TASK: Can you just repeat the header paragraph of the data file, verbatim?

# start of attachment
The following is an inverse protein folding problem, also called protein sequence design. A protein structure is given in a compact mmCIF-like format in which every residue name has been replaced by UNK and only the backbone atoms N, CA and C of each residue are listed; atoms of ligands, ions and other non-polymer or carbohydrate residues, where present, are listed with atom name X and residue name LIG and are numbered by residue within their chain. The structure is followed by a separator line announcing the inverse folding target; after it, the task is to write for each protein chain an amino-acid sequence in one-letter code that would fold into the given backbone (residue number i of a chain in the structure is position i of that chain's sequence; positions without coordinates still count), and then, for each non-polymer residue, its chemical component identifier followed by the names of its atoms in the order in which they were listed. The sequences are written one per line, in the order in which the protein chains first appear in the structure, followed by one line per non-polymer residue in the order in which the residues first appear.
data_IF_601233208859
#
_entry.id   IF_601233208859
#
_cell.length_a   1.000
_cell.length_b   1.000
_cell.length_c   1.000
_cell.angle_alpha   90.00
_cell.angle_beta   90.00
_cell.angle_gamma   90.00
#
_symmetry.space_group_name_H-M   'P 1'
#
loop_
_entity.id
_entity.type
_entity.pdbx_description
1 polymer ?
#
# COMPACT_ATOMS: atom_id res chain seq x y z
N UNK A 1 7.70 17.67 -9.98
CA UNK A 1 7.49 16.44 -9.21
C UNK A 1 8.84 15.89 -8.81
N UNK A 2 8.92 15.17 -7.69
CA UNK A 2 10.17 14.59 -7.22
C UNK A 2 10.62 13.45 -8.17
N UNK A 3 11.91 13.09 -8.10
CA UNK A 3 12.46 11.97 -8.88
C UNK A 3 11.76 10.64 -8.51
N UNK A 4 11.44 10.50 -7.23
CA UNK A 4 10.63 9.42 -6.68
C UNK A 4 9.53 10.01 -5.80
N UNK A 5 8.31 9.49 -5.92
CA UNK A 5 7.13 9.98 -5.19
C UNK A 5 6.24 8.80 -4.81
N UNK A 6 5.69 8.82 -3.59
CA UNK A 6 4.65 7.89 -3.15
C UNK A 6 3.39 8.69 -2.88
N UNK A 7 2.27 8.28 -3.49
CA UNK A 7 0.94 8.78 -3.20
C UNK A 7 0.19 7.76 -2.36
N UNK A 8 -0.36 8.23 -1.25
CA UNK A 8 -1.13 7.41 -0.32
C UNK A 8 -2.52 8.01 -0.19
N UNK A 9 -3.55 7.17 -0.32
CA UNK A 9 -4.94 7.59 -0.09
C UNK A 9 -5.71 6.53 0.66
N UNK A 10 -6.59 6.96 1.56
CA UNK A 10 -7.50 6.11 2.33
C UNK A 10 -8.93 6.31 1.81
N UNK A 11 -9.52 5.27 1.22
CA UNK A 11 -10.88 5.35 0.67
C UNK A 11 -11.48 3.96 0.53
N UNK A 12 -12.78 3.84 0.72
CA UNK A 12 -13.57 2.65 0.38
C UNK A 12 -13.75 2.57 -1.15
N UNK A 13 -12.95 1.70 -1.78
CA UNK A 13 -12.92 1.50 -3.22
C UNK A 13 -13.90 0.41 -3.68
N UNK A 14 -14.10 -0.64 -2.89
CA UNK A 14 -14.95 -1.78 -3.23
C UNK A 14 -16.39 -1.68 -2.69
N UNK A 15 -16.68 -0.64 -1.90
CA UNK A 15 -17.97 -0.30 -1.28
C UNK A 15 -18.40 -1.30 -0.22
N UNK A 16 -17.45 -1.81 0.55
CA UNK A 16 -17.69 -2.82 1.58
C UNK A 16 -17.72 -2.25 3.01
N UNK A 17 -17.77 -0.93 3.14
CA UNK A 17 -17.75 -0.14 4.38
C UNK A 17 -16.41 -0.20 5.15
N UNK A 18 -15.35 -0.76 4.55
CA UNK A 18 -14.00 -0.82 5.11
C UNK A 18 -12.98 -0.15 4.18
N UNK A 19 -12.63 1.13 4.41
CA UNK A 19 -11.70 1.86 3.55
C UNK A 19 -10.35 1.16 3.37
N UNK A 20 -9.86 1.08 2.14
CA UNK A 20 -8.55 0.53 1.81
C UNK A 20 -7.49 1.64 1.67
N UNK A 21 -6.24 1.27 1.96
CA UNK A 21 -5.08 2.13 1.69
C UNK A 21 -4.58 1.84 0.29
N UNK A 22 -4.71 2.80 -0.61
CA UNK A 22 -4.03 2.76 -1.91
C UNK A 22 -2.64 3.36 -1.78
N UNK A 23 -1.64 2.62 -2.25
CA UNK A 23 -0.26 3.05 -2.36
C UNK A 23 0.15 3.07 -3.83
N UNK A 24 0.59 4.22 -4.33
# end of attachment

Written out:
The following is an inverse protein folding problem, also called protein sequence design. A protein structure is given in a compact mmCIF-like format in which every residue name has been replaced by UNK and only the backbone atoms N, CA and C of each residue are listed; atoms of ligands, ions and other non-polymer or carbohydrate residues, where present, are listed with atom name X and residue name LIG and are numbered by residue within their chain. The structure is followed by a separator line announcing the inverse folding target; after it, the task is to write for each protein chain an amino-acid sequence in one-letter code that would fold into the given backbone (residue number i of a chain in the structure is position i of that chain's sequence; positions without coordinates still count), and then, for each non-polymer residue, its chemical component identifier followed by the names of its atoms in the order in which they were listed. The sequences are written one per line, in the order in which the protein chains first appear in the structure, followed by one line per non-polymer residue in the order in which the residues first appear.